Since the Parkfield earthquake (from 2005 to present), the tremor activity has remained elevated relative to before the San Simeon earthquake (Figure 2.47). We have also noticed the emergence of quasi-periodic bursts of tremor activity starting after the end of the Parkfield aftertremor sequence in 2005. The episodes of tremors were not observed before the San Simeon earthquake or before the Parkfield earthquake. They consist of periods of higher frequency of the number of tremors and not of an increase in the duration (or amplitude) of individual tremors. The analysis of the episodes shows that the recurrence time between episodes is lengthening from $\sim$ 50 days in 2005 to $\sim$ 110 days in 2008, following a linear trend. The episodes of tremors may suggest very small stress variations in the deeper part of the crust generated after the Parkfield earthquake and possibly related to postseismic transients in depth.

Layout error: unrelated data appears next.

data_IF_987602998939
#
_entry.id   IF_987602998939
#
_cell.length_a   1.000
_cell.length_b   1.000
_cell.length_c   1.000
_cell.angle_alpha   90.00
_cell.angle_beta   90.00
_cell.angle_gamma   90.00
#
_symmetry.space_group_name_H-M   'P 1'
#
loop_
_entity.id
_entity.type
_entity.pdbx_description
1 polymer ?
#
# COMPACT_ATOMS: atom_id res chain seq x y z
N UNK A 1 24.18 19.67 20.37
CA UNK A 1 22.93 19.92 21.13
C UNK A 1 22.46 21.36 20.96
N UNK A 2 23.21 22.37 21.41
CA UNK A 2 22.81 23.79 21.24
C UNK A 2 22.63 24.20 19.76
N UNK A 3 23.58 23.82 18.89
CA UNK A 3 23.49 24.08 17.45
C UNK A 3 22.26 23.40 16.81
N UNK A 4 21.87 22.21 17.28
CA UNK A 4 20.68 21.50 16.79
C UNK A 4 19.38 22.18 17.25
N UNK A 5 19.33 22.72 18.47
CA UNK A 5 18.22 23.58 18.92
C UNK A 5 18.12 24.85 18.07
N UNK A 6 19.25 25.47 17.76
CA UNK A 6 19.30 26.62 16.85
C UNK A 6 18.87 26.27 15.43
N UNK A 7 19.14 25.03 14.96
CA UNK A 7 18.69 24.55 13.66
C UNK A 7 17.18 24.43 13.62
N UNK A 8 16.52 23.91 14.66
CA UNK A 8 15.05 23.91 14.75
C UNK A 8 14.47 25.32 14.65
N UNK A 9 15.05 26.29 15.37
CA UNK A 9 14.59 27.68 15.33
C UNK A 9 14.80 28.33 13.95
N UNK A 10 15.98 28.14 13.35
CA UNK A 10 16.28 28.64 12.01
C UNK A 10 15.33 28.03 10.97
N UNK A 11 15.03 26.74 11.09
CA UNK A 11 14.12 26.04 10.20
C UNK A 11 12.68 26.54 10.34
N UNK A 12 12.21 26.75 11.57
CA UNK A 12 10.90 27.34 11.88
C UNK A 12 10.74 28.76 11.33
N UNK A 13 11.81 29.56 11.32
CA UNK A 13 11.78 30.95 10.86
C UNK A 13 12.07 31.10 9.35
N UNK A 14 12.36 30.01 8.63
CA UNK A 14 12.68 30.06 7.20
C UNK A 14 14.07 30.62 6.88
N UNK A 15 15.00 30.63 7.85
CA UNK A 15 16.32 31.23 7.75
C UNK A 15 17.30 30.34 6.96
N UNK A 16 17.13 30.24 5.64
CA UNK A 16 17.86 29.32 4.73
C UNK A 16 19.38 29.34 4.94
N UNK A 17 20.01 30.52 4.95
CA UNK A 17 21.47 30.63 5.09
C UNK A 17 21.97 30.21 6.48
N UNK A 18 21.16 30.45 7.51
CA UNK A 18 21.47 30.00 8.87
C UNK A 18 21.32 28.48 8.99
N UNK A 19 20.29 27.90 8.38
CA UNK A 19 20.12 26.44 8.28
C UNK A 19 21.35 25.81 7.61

The origin of the nonvolcanic tremors has yet to be determined; however several hypotheses have been proposed: fluid migration from subduction processes, shear coupling at depth, hydraulic fracturing, tidal stress variations, and small dynamic stress changes (less than 43 kPa) during the passage of teleseism surface waves. Our results suggest that tremors react to even smaller static stress change (less than 23 kPa) transmitted in their generating region. The degree of tremor activation also reflects the level of stress change at depth, and elevated activity persits well beyond the aftershock decay period following Parkfield.


Kim, A., and D. S. Dreger (2008), Rupture Process of the 2004 Parkfield Earthquake from Near-Fault Seismic Waveform and Geodetic Records, J. Geophys. Res., 113, B07308, doi:10.1029/2007JB005115.

Nadeau, R. M., and D. Dolenc (2005), Nonvolcanic Tremors Beneath the San Andreas Fault, Science, 307, 389.

Obara, K. (2002), Nonvolcanic Deep Tremor Associated with Subduction in Southwest Japan, Science, 296, 1,679-1,681.

Rolandone, F., D. Dreger, M. Murray, and R. Burgmann (2006),Coseismic Slip Distribution of the 2003 Mw6.6 San Simeon Earthquake, California, Determined from GPS Measurements and Seismic Waveform Data, Geophys. Res. Lett., 33, L16315.

Stein, R. S. (2004), Tidal Triggering Caught in the Act, Science, 305, 1,248-1,249.